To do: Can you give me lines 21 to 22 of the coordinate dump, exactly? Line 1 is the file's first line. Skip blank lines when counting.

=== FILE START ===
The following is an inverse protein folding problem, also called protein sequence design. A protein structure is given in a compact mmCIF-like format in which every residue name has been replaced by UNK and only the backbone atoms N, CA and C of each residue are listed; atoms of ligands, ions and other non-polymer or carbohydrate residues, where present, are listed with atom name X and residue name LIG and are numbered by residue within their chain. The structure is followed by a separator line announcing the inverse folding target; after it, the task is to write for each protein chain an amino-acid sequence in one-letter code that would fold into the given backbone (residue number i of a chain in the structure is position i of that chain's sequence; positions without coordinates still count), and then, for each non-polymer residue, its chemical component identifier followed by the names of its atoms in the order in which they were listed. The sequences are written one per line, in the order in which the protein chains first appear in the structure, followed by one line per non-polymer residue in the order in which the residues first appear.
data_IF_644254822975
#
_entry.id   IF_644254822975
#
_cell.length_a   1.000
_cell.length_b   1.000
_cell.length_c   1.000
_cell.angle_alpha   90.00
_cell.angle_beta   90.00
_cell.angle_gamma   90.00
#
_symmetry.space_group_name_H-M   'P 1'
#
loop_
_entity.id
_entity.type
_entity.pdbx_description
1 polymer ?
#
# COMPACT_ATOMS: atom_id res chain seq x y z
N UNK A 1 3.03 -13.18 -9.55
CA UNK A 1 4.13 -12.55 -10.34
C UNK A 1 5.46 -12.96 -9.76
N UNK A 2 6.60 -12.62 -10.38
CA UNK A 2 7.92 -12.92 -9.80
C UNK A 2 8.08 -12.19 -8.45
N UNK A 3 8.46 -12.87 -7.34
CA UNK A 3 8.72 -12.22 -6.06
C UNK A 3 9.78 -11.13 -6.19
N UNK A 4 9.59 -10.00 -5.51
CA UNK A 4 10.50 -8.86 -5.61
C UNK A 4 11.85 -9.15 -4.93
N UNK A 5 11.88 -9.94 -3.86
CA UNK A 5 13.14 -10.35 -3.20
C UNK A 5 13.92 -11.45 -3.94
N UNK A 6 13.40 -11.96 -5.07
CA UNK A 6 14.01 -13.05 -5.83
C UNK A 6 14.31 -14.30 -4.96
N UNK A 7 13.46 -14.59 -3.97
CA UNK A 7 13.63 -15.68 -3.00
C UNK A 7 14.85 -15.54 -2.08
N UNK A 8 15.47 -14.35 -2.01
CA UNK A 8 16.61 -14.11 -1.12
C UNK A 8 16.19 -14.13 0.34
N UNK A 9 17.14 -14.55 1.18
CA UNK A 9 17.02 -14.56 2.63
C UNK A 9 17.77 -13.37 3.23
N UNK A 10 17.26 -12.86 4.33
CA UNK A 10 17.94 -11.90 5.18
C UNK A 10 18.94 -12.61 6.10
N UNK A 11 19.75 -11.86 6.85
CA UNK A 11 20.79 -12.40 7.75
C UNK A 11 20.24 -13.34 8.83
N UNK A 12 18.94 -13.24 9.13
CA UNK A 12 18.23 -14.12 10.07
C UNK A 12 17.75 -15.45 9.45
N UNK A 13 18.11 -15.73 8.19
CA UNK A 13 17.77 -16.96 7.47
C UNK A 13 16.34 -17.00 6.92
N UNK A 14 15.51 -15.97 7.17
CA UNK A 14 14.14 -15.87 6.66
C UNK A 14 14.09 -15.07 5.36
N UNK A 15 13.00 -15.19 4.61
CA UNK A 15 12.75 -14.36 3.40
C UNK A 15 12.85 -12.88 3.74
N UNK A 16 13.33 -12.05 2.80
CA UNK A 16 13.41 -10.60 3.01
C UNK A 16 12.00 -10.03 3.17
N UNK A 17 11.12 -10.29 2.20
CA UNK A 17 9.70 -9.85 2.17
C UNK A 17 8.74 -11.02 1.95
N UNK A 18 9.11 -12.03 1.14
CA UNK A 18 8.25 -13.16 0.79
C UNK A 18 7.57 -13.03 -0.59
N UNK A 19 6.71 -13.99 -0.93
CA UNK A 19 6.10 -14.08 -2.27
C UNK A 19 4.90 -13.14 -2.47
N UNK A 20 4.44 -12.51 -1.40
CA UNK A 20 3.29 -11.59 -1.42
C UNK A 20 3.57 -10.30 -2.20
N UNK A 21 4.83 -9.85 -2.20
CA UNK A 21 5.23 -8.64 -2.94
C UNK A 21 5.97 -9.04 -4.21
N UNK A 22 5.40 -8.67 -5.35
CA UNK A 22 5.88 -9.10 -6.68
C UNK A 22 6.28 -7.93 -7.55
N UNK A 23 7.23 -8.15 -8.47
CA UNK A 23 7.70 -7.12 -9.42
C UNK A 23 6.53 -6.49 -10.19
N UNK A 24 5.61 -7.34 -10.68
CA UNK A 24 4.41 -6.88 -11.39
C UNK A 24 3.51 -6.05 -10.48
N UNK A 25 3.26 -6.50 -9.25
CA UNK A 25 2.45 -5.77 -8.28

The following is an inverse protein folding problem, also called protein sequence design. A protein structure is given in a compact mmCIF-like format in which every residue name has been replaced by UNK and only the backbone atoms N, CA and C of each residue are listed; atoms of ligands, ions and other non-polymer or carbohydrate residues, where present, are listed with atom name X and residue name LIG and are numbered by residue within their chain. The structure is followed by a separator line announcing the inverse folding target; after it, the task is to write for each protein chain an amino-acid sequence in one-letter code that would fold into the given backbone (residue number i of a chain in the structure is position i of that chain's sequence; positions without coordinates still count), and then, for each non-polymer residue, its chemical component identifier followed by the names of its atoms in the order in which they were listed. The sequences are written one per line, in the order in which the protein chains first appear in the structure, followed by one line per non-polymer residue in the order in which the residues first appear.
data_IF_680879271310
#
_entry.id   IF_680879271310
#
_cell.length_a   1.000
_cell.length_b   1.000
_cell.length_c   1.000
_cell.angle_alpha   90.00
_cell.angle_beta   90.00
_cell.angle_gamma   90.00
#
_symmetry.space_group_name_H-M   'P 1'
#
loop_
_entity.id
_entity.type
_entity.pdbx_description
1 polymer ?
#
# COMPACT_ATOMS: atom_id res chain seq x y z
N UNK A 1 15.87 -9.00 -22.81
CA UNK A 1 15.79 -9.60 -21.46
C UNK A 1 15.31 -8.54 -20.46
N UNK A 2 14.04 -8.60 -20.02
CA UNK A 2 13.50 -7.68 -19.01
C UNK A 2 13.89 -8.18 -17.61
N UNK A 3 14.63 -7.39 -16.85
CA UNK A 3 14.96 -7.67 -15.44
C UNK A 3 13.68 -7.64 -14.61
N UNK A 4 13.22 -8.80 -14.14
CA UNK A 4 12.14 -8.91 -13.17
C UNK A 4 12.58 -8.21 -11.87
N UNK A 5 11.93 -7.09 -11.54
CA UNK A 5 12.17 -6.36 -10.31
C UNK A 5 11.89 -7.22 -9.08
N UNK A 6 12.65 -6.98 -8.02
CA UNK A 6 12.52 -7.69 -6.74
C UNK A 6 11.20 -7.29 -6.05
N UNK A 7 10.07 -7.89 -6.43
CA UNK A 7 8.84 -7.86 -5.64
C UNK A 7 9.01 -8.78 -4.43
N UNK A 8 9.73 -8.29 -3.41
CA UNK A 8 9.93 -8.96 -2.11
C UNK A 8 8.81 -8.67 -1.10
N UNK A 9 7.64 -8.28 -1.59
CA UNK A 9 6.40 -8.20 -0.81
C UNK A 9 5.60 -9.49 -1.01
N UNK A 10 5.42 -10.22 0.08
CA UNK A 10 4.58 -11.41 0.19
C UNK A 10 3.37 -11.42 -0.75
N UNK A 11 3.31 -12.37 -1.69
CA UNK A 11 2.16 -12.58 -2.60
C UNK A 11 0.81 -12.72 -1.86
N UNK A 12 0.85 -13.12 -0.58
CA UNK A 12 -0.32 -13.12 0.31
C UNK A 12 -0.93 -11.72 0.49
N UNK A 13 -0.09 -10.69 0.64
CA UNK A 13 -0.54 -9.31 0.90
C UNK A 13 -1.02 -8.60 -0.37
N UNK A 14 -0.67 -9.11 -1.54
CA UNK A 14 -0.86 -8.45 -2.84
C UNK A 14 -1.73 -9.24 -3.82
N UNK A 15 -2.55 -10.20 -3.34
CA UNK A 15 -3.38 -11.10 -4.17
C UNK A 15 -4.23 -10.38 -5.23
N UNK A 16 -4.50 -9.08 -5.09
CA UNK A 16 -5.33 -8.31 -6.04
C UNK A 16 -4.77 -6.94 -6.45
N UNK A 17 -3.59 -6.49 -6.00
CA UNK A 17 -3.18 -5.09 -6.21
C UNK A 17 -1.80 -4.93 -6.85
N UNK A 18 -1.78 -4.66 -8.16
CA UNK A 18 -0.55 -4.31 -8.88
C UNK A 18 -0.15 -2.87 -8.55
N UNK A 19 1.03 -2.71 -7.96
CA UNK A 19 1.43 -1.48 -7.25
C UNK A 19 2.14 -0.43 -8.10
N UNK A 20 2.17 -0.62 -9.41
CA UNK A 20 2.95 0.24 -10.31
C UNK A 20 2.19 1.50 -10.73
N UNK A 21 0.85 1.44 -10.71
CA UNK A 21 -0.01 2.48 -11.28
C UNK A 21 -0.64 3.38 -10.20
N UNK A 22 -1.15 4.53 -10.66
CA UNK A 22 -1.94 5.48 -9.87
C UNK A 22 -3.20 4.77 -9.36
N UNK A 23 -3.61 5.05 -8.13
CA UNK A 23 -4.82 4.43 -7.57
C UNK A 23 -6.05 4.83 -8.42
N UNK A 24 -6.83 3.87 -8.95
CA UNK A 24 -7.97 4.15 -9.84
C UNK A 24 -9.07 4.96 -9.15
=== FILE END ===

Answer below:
# COMPACT_ATOMS: atom_id res chain seq x y z
N UNK A 1 3.03 -13.18 -9.55